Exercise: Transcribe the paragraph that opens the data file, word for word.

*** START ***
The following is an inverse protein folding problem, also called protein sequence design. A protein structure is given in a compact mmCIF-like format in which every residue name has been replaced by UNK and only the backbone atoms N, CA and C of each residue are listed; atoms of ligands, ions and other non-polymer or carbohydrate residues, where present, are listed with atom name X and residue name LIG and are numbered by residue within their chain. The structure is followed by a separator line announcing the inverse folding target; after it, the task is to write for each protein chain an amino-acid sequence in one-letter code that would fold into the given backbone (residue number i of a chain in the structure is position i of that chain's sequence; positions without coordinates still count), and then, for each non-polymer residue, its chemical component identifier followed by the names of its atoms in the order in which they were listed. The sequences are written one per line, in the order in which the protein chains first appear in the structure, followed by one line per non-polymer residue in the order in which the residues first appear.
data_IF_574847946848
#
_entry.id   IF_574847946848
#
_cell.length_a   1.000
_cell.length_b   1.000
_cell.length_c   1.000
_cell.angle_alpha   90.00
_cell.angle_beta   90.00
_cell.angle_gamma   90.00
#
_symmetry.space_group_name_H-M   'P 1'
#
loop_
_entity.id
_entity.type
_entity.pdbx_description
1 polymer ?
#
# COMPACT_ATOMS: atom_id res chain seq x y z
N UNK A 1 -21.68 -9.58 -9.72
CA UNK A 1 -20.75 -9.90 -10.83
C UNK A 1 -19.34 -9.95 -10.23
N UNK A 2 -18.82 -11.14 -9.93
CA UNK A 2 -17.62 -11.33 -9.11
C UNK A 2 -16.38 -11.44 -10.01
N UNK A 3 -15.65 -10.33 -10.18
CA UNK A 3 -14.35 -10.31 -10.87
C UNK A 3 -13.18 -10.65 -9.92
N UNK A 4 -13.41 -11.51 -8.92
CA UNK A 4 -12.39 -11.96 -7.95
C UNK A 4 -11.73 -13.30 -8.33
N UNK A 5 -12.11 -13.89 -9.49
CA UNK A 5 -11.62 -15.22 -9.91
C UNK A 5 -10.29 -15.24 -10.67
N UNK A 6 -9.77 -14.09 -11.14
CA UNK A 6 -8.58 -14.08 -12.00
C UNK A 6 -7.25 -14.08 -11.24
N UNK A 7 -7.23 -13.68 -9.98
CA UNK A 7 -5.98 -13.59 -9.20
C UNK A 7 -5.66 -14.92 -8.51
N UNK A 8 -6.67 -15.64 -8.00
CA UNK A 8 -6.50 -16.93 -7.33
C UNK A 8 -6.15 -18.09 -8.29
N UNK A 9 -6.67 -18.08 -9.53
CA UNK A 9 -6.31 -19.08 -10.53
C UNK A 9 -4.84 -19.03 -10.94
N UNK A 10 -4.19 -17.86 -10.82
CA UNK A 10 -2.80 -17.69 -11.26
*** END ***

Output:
The following is an inverse protein folding problem, also called protein sequence design. A protein structure is given in a compact mmCIF-like format in which every residue name has been replaced by UNK and only the backbone atoms N, CA and C of each residue are listed; atoms of ligands, ions and other non-polymer or carbohydrate residues, where present, are listed with atom name X and residue name LIG and are numbered by residue within their chain. The structure is followed by a separator line announcing the inverse folding target; after it, the task is to write for each protein chain an amino-acid sequence in one-letter code that would fold into the given backbone (residue number i of a chain in the structure is position i of that chain's sequence; positions without coordinates still count), and then, for each non-polymer residue, its chemical component identifier followed by the names of its atoms in the order in which they were listed. The sequences are written one per line, in the order in which the protein chains first appear in the structure, followed by one line per non-polymer residue in the order in which the residues first appear.